(CNN) -- Chelsea may be the new champions of England's Premier League but every club will be a winner next season.
All 20 teams are due to receive up to $20 million extra thanks to improved television deals.
The sale of the international rights has been particularly successful, doubling from $930 million to approximately $1.8 billion for the next three-year period.
Against a backdrop of a global economic crisis, the increase is another feather in the cap of the league's chief executive Richard Scudamore.
Speaking exclusively to CNN at the finals of the Premier League's Schools Tournament, Scudamore said: "We started going to market back in February 2009 and you'd have thought it would have been the toughest, toughest time.
"In some ways it's not turned out like that but that's not just to do with football, that's also to do with television.... whilst hotels, restaurants and other businesses might have struggled, people stayed home and watched television. So our audiences are up, our TV rights are up."
Scudamore sees the international market as the biggest growth area for the Premier League. He feels the global TV rights will eventually outstrip those for the UK alone.
However, despite marketing the competition worldwide, his controversial plan for a 39th round of matches abroad will not be resurrected.
"That was two or three years ago. Clearly, it withered on the vine of public opinion and it got a pretty decent slamming from a lot of people.
"There's an argument that says new technologies and new ways of consuming audio/visual rights will probably take over -- you just wonder whether in three, five, seven years time its gonna be worth flying all over the world when you can recreate those experiences for people without actually leaving the confines of their home."
Although the Barclays Premier League clubs have total revenues of more than $3 billion a year , their debts are estimated at nearly $4 billion and, this season, Portsmouth became the first Premier League club to ever enter administration.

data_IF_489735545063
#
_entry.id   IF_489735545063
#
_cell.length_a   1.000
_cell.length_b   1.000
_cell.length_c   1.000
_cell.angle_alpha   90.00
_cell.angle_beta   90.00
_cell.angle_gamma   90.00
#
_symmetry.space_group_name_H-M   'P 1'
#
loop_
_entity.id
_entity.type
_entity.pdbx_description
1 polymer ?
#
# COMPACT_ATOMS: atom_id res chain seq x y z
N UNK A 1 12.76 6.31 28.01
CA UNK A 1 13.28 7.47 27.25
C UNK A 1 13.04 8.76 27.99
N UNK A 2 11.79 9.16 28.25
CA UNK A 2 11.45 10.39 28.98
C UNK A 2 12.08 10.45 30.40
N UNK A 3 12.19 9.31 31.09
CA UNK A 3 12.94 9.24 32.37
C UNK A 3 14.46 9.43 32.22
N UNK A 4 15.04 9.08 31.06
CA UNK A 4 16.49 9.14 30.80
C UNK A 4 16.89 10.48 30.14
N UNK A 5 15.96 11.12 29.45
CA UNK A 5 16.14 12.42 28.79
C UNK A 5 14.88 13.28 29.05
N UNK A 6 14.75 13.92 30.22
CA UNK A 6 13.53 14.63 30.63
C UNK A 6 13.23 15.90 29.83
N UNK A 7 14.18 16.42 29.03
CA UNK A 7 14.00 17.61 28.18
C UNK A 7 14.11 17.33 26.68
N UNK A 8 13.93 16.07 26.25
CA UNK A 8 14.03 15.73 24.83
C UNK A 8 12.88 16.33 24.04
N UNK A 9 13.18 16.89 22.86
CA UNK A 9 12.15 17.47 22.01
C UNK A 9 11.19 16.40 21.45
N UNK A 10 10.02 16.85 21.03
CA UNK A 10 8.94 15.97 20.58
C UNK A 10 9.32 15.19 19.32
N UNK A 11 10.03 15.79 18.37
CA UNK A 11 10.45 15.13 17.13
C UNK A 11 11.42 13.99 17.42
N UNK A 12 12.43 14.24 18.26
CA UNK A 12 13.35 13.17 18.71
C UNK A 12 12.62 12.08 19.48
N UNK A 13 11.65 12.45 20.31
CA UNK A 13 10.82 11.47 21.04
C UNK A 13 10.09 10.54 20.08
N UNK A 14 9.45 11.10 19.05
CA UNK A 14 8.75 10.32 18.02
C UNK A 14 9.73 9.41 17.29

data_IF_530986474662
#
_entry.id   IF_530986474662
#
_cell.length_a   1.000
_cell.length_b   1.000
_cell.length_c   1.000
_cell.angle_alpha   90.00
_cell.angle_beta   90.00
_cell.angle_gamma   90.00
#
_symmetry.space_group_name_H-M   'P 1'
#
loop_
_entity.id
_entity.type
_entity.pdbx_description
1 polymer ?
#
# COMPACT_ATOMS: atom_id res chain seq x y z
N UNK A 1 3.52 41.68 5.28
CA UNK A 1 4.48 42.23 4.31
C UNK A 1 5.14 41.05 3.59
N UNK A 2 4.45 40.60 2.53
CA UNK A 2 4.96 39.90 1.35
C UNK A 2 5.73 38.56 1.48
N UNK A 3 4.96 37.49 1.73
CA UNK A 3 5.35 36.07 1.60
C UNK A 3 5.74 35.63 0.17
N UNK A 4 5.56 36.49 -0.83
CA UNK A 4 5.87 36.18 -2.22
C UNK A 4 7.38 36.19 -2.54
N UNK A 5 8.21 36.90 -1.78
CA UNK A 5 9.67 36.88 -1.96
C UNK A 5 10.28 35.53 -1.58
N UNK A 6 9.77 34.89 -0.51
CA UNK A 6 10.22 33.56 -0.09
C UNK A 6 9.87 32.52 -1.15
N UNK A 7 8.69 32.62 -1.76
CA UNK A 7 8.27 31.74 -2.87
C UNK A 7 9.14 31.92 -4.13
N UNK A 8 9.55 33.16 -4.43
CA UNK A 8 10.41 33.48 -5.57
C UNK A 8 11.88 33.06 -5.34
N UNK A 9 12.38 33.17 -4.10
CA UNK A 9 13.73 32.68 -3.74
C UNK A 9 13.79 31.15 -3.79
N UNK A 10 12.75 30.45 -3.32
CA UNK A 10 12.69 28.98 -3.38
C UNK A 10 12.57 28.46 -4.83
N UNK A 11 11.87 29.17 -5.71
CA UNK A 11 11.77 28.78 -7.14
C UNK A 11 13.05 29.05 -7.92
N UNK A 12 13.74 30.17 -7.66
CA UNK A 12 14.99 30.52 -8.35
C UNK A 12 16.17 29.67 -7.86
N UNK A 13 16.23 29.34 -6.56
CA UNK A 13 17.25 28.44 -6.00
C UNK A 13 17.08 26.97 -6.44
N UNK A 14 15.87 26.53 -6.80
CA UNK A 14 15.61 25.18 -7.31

Scudamore is happy with the way the situation was handled, pointing out that new rules -- drafted before Portsmouth got into difficulties -- have now come into force to monitor club's finances more closely in future.
"The bigger your revenues, the more your ability to borrow, the more therefore you put yourself at risk. Football has always gone and stretched itself, but it's manageable and there are so many clubs that are run very sensibly."
Critics of the Premier League have used Portsmouth as an example of how the greed of England's top clubs has come back to bite them.
But Scudamore says they are an "easy target" and he doesn't believe his organization's financial success has made them an enemy of governing bodies like the FA, UEFA and FIFA.
"There's a media perception that we're all in the playground fighting and the reality is we're not. [Sepp Blatter and I] have a good relationship.
"We have a laugh when we see each other. But he has his views, we have ours but we don't fall out about it and the fact is that neither of us get to do what we want to do on a given day anyway -- you've got a whole lot of stakeholders. Thank goodness nobody's got real power in football."
Scudamore may play down his influence but plenty of the sports movers and shakers continue to take note of how he helps England's top 20 football clubs stay wealthier than any in the world.